Quebec History Marianopolis College

Date Published:
October 2004

L’Encyclopédie de l’histoire du Québec / The Quebec History Encyclopedia


Saint Jean



[This text was originally published in 1907 by the Bureau of American Ethnology as part of its Handbook of American Indians North of Mexico. It was later reproduced, in 1913, by the Geographic Board of Canada. The work done by the American Bureau was monumental, well informed and incorporated the most advanced scholarship available at the time. In many respects, the information is still useful today, although prudence should be exercised and the reader should consult some of the contemporary texts on the history and the anthropology of the North American Indians suggested in the bibliographic introduction to this section. The articles were not completely devoid of the paternalism and the prejudices prevalent at the time. While some of the terminology used would not pass the test of our "politically correct" era, most terms have been left unchanged by the editor. If a change in the original text has been effected it will be found between brackets [.] The original work contained long bibliographies that have not been reproduced for this web edition. For the full citation, see the end of the text.]



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Saint Jean . The chief town of the Wolf clan or phratry of the Tionontati in 1649, in which the Jesuit fathers had maintained a mission for some years; situated probably in the hill country of Bruce co., Ontario, on the E. frontier of the Tionontati territory, fronting their enemies, the Iroquois. According to the Jesuit Relation for 1650 (p. 8, ed. 1858) this town contained 500 or 600 families, which, following the rate of 7½ to 8 persons to a family (ibid., p. 3), would give a total population of 3,750 to 4,800, apparently a rather high estimate. In Nov. 1649 the Jesuit fathers then resident on Christian id., Georgian bay, Ontario, learned from two Huron converts who had just escaped from a band of 300 Iro­quois warriors that the enemy was undecided whether to attack the Tionontati or the Jesuit fathers and their converts on the island. This information was conveyed to the Tionon­tati, who received the news with joy, for, exulting in their prowess, they regarded the hostile troop as already conquered. Having awaited the attack of the Iroquois for some days, the Tionontati, and especially the men of St. Jean, resolved, on Dec. 5, to go against the enemy lest they escape; but the Iroquois having learned from two captives the practic­ally defenceless condition of St. Jean, hastened to attack it before the return of the warriors, whom they had failed to meet. On Dec. 7 they appeared before the town, set fire to the bark cabins, and slaughtered the defenceless inhabitants. According to the Jesuit Relation for 1650, Father Garnier refused to attempt to escape, but ran everywhere to give absolution to the Christians he met, and to seek in the burning cabins the children, the sick, and the neophytes, whom he baptized. While thus engaged he was shot twice, and later his skull was crushed by hatchet blows. In the Récit d'un Ami de l'Abbé de Gallinée (Margry, Dec., I , 366, 1875) it is said that, before being killed, Father Garnier shot 3 Iroquois with a gun. Two days later the Tionontati warriors returned to find their town in ashes, and the mutilated bodies of their people. This disaster caused them to abandon their country.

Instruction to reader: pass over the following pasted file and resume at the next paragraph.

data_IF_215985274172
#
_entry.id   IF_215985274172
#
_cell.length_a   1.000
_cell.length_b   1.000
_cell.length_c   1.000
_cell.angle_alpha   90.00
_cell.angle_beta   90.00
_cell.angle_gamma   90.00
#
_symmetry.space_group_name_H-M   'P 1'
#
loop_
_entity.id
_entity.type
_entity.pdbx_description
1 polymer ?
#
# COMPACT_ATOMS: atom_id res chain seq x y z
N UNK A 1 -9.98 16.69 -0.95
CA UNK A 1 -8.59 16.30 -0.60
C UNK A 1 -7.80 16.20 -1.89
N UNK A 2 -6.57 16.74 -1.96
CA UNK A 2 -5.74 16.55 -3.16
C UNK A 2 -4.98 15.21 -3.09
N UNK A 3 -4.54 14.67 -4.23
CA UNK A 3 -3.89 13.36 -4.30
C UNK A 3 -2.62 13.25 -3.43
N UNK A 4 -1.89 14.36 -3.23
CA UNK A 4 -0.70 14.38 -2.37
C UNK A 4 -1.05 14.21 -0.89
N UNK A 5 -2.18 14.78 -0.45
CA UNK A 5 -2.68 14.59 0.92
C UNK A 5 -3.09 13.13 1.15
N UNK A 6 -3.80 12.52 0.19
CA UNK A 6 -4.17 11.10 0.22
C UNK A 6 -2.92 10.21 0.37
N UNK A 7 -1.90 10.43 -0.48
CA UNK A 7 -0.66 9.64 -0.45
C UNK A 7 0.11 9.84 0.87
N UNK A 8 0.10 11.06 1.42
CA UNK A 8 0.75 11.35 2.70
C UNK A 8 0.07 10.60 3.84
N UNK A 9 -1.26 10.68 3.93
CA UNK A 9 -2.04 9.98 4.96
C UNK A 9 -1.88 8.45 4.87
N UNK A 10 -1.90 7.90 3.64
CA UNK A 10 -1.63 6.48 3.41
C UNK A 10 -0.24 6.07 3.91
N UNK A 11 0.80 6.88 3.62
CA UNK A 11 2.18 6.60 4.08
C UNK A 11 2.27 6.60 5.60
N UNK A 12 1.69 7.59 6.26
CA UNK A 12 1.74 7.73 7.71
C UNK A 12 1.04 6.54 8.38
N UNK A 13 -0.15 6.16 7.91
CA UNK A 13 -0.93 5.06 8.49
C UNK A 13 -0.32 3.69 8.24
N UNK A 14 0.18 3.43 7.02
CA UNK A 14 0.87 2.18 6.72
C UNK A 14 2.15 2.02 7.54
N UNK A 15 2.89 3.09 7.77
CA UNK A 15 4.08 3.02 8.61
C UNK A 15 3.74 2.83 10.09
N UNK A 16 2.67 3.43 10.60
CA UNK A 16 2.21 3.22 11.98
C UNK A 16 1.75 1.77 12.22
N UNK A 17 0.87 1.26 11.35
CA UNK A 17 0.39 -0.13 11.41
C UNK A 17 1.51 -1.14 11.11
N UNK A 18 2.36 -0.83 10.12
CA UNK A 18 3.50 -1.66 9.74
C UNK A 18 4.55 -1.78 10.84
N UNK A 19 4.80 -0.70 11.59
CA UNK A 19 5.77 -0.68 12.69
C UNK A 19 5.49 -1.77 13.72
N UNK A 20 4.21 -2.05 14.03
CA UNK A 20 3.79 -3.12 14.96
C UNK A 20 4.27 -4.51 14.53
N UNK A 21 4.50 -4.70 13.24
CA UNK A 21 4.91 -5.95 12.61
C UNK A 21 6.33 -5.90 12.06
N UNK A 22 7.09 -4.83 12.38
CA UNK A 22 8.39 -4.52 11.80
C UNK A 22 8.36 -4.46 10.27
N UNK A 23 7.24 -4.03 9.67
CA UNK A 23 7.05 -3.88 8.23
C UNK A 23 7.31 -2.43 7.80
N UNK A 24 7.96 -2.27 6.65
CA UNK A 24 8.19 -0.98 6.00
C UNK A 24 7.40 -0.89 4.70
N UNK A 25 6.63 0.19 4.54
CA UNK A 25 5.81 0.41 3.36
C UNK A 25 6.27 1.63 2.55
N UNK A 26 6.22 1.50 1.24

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Source: James WHITE, ed., Handbook of Indians of Canada, Published as an Appendix to the Tenth Report of the Geographic Board of Canada, Ottawa, 1913, 632p., pp. 404-405.


© 2004 Claude Bélanger, Marianopolis College